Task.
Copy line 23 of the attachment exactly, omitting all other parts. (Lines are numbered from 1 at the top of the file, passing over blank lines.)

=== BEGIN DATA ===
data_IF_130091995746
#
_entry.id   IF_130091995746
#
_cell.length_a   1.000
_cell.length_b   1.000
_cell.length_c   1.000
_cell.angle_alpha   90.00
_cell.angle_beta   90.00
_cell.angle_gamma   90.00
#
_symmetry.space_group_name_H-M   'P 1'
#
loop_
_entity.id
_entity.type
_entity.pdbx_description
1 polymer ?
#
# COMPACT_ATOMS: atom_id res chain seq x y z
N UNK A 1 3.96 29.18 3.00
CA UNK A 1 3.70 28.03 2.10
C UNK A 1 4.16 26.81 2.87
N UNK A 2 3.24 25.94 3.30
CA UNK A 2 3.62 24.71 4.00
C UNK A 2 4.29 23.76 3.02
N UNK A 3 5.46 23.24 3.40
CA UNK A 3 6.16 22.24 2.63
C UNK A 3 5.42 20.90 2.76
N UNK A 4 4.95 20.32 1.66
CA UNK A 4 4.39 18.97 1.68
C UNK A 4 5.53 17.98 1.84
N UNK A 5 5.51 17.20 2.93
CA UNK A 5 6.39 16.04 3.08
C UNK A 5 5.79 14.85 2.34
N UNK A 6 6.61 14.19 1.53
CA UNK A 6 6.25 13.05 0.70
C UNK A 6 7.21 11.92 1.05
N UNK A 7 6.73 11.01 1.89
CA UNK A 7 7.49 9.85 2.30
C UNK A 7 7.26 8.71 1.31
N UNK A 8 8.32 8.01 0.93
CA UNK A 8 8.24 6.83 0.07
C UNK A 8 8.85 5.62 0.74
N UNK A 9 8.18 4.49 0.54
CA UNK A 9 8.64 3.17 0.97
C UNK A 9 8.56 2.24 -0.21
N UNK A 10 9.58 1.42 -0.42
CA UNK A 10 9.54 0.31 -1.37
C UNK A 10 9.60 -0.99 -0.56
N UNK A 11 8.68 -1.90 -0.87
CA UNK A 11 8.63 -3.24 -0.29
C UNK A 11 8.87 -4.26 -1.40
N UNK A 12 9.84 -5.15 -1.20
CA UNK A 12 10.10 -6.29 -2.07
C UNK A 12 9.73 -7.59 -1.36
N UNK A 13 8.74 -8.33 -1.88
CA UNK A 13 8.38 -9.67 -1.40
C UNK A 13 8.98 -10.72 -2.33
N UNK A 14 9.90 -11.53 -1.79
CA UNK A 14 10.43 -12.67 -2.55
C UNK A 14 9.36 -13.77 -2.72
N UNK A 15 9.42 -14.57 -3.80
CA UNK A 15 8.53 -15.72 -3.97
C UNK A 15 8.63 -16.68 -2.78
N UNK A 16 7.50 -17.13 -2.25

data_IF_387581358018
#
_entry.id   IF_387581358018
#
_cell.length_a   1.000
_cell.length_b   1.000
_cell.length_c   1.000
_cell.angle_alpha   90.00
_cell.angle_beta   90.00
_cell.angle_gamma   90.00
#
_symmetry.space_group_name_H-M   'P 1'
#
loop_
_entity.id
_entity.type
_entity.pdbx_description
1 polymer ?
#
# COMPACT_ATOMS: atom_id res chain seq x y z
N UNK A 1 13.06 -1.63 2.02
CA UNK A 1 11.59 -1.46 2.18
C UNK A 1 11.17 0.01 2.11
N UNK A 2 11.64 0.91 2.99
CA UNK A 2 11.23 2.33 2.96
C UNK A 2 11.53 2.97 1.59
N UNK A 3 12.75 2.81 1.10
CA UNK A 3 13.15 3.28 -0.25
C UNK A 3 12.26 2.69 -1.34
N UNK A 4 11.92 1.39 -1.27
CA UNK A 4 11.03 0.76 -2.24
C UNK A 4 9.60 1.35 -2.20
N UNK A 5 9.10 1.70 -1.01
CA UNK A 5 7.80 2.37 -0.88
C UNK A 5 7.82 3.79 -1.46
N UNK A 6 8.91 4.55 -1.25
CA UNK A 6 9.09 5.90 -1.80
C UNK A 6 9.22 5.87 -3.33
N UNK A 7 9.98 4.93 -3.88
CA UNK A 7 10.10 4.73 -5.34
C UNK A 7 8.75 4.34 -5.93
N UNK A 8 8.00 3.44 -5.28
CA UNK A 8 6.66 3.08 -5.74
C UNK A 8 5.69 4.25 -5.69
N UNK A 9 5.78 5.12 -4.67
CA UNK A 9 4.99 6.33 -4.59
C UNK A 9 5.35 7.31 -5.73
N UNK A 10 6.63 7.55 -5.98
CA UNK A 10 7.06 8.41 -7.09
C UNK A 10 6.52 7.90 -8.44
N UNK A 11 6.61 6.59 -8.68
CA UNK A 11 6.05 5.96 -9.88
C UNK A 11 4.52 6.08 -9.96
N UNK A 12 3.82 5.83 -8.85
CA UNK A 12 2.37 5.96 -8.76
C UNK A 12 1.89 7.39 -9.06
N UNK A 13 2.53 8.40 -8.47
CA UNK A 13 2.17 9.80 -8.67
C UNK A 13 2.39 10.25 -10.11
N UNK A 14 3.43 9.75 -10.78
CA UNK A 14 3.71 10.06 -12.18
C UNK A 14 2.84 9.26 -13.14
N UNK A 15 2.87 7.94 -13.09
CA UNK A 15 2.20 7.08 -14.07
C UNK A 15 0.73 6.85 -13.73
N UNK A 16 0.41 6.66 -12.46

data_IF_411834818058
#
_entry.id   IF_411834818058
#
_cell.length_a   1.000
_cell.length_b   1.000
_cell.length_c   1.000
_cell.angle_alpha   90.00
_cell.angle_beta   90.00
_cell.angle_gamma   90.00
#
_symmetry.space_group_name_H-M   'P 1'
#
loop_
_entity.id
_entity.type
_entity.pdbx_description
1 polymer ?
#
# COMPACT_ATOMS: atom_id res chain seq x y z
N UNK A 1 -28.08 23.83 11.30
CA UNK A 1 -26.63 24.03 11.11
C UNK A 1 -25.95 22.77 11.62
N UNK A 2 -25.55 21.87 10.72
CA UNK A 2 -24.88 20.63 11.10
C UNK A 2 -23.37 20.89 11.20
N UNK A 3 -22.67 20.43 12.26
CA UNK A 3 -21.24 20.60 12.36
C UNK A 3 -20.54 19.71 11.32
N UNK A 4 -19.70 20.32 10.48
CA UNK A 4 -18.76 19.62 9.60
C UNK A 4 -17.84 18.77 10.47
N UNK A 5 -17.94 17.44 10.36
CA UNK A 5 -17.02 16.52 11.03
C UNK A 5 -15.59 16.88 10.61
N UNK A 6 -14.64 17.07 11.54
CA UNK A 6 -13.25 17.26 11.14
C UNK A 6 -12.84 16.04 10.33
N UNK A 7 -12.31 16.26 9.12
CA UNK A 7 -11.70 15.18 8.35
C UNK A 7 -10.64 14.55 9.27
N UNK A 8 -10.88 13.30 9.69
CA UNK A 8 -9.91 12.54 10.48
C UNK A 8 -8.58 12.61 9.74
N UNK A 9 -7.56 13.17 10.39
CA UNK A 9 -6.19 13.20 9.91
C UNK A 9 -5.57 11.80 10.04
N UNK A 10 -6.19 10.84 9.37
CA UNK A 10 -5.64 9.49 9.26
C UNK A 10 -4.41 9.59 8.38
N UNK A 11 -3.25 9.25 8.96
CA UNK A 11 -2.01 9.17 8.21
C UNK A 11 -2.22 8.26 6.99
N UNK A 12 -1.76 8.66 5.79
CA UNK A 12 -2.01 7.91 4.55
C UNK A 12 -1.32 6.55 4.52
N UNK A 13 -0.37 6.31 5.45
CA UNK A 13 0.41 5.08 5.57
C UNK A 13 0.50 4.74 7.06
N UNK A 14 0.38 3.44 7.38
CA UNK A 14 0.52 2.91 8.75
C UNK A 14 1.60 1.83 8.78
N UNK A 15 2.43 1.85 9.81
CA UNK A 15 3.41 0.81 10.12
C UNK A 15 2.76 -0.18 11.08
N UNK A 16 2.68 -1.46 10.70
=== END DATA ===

C UNK A 1 4.16 26.81 2.87